Seasonality in the Trans-Atlantic Slave Trade

Stephen D. Behrendt (Victoria University of Wellington), 2008

Trans-Atlantic pathways and harvest cycles

African and Atlantic coastal markets exhibited varying seasonal patterns in the numbers of slaves exported and imported. In the most seasonal slaving markets in the Atlantic world—Senegambia in Africa and the Chesapeake in the Americas—rainfall and temperature constraints reduced the number of “in crop months” and narrowed merchants’ trading windows. Comparatively few enslaved Africans shipped from northwest Africa between rainy July and November; Virginia and Maryland planters purchased most of their new agricultural workers between April and October. In Upper Guinea markets, most captains began sailing the Middle Passage in the North Atlantic spring, a time of the year that would place them in American markets in the North Atlantic summer. Strong links between Upper Guinea and the Carolinas-Chesapeake occurred because trans-Atlantic agricultural cycles meshed.

Captain Robert Doegood’s voyage on the Arthur in 1677-78 reached slaving markets in Africa and the Americas at the end of in-crop seasons, making this voyage atypical of those sailing from the Bight of Biafra to the West Indies. In the century prior to the American Revolution, British vessels departing Biafran ports in March or April often attempted to reach the in-season summer North American slaving markets rather than risk uncertain demand in out-of-crop Caribbean colonies. After May, with each passing month they decided increasingly to sell slaves in the British West Indies. Northern planters infrequently purchased enslaved Africans shipped from the Bight of Biafra’s fall provisioning-slaving season (Figure 3).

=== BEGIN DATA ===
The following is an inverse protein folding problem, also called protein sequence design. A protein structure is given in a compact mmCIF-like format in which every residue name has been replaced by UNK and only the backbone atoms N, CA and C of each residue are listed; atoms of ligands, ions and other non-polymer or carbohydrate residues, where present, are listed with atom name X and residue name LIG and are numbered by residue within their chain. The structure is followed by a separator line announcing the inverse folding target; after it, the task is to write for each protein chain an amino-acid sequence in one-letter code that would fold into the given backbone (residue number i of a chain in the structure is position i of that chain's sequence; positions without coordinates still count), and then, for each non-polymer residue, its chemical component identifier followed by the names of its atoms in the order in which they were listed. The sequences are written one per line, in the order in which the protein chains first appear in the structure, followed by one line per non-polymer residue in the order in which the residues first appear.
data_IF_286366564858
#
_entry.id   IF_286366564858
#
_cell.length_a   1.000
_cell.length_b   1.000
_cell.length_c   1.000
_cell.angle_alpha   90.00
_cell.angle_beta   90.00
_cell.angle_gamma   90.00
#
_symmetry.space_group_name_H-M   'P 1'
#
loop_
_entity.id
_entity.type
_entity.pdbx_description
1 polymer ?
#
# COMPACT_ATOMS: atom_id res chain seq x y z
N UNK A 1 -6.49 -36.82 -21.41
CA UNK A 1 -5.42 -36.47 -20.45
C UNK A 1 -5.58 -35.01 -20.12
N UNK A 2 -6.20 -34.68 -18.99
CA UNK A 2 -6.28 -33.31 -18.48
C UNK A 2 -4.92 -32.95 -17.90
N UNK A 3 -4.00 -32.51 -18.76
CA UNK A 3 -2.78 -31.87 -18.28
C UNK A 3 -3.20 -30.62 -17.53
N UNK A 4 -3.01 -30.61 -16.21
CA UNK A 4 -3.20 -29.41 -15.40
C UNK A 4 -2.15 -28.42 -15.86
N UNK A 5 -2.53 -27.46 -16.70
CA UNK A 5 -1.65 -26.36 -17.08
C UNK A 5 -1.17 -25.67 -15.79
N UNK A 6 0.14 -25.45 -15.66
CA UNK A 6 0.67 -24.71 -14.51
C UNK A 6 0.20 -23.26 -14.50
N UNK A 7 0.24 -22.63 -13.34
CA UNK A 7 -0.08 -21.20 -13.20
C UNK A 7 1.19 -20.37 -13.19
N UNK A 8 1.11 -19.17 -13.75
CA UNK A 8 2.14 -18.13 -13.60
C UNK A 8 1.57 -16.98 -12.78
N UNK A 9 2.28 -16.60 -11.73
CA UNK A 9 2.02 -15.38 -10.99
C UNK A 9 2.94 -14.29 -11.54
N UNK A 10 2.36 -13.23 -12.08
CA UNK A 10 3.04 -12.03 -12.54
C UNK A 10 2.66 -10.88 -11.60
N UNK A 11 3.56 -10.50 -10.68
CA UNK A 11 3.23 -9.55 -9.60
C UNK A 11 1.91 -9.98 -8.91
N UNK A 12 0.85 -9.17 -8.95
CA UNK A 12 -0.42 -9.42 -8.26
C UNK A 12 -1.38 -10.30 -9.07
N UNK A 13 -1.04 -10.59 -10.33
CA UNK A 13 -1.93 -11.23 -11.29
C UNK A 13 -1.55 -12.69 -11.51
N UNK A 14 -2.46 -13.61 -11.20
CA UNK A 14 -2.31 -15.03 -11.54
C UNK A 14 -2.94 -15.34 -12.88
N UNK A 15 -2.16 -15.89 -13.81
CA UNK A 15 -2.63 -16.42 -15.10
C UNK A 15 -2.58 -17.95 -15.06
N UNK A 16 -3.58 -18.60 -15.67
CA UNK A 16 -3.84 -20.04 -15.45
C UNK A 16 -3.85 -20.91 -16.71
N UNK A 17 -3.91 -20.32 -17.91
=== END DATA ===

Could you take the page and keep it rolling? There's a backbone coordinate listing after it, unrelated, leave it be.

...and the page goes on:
French and Portuguese slave traders also shifted agricultural workers between trans-Atlantic harvest cycles. Cap Français, the largest French West Indian port and the principal disembarkation center for French slaving vessels in northern St. Domingue, has the island’s rainiest October-February winter; the greatest number of enslaved Africans, correspondingly, arrived in the dry April-June quarter. In southern St. Domingue, the dry season occurs earlier, in December-February, the harvesting months and time of increased planter demand for labor. Whereas northern St. Domingue drew upon Senegal’s January-April provisioning-slaving season, French planters in the south purchased comparatively more Africans shipped overseas during the September-December provisioning-slaving seasons in the Bight of Biafra. In the late 1700s, the Portuguese resettled trading posts in coastal Guinea-Bissau, a staple rice region with a marked November-April provisioning-slaving season. Captains purchased enslaved Africans during these months to work in the May-July Maranhão rice season.

Slave-trading seasonality: case studies Conclusion
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